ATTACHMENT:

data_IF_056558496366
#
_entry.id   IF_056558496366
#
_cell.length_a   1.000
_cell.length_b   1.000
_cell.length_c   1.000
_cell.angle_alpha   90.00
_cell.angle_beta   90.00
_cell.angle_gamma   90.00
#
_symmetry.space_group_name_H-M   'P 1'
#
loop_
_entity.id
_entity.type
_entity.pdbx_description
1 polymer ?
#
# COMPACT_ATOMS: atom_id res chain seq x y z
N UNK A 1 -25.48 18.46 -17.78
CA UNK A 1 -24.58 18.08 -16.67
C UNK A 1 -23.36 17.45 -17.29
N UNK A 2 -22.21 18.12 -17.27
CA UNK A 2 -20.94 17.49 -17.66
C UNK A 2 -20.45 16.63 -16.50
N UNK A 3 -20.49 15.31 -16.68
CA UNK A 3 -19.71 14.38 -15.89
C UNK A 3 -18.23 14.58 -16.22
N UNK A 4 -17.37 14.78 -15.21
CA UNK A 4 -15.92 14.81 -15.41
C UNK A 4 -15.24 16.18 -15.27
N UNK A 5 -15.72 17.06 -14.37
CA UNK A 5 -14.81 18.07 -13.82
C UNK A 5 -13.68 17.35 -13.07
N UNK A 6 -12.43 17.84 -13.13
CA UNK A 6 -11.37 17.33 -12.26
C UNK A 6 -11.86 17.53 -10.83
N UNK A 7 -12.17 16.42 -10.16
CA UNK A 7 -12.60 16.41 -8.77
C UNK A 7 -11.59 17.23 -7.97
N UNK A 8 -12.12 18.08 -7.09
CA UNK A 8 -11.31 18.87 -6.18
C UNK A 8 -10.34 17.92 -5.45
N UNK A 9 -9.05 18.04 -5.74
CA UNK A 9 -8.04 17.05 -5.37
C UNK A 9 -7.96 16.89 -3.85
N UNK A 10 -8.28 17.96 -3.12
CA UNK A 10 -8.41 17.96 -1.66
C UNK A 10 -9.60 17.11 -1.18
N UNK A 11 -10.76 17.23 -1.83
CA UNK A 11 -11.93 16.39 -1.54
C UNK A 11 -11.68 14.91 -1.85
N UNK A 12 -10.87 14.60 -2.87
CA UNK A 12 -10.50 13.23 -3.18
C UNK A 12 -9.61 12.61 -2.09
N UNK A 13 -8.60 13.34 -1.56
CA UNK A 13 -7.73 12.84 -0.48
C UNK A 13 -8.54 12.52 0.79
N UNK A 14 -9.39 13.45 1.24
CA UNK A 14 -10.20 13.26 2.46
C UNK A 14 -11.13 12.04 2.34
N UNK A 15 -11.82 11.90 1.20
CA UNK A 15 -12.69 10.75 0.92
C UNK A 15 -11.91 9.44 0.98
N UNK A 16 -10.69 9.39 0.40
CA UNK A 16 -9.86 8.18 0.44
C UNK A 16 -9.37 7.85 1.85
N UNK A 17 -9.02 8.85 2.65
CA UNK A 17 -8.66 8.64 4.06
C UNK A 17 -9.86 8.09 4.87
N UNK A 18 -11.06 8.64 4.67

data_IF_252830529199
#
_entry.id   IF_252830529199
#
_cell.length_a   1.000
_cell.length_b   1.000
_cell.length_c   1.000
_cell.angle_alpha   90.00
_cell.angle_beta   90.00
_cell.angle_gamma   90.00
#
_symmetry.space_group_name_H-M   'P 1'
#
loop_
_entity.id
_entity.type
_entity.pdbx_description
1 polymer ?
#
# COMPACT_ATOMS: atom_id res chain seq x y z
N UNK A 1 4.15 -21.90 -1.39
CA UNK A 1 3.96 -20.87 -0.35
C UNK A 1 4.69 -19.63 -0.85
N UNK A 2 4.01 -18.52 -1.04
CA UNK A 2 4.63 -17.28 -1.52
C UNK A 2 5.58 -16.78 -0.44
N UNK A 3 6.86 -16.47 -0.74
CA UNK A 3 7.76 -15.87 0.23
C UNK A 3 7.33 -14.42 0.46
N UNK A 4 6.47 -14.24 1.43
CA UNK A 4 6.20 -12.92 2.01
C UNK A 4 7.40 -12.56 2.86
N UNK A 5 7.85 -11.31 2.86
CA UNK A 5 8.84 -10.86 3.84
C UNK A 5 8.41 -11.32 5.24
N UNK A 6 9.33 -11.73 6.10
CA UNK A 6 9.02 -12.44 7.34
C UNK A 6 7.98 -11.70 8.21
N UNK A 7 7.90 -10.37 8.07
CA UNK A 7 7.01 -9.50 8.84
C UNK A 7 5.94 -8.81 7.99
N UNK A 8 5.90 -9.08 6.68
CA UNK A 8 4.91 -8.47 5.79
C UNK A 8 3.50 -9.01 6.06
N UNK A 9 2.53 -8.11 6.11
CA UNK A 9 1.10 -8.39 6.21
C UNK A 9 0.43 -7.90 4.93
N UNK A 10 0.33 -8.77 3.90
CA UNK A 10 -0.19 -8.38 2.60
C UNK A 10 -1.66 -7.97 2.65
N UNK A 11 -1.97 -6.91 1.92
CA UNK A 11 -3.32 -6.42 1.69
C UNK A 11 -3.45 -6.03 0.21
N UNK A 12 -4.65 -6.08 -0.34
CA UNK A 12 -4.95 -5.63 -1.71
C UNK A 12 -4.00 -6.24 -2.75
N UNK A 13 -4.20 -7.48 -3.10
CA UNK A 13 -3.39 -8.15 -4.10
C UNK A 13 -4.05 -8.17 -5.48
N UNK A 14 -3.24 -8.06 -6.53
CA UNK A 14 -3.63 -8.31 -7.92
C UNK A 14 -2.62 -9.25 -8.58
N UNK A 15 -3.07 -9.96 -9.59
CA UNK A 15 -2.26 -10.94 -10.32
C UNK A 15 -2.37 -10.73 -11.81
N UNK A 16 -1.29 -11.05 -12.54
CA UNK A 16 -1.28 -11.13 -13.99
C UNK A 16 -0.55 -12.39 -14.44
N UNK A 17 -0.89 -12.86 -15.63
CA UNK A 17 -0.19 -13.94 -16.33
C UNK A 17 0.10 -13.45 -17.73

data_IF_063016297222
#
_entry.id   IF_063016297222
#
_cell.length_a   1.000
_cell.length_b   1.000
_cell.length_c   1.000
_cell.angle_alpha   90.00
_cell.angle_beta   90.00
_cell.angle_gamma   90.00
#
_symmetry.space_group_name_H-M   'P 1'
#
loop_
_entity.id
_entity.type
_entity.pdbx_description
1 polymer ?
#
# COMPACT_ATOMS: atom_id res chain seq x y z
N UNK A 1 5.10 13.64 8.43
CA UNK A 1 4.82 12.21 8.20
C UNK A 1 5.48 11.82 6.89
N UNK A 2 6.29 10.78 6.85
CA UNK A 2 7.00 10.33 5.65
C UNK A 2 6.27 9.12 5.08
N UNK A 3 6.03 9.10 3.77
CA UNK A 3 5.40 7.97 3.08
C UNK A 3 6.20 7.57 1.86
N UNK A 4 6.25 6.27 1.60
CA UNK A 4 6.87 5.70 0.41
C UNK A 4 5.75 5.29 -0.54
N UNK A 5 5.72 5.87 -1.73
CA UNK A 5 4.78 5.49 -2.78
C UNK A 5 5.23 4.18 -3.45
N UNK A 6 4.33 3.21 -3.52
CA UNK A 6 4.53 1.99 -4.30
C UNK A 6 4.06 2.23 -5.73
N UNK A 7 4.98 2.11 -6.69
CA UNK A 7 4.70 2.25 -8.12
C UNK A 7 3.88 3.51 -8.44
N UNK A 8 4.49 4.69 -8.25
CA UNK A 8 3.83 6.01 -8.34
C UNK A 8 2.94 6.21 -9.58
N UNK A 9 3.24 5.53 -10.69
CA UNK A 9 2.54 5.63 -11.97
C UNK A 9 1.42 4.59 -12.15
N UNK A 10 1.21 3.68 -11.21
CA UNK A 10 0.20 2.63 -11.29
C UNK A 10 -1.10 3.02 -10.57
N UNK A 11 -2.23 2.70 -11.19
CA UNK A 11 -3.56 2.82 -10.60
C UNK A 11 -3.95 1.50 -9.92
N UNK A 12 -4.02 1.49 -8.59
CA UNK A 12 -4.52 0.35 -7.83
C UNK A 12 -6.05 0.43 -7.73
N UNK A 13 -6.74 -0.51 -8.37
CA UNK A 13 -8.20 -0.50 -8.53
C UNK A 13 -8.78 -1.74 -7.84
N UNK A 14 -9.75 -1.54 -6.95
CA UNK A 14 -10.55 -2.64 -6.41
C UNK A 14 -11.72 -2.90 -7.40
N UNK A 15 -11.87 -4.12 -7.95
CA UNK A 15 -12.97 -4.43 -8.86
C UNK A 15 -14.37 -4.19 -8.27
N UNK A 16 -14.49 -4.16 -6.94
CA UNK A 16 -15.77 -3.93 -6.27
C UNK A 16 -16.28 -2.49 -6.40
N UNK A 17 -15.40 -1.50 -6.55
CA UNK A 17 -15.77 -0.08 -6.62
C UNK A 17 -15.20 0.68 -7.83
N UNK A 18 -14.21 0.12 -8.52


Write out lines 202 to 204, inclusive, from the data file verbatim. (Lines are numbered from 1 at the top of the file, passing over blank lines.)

C UNK A 13 -8.78 -1.74 -7.84
N UNK A 14 -9.75 -1.54 -6.95
CA UNK A 14 -10.55 -2.64 -6.41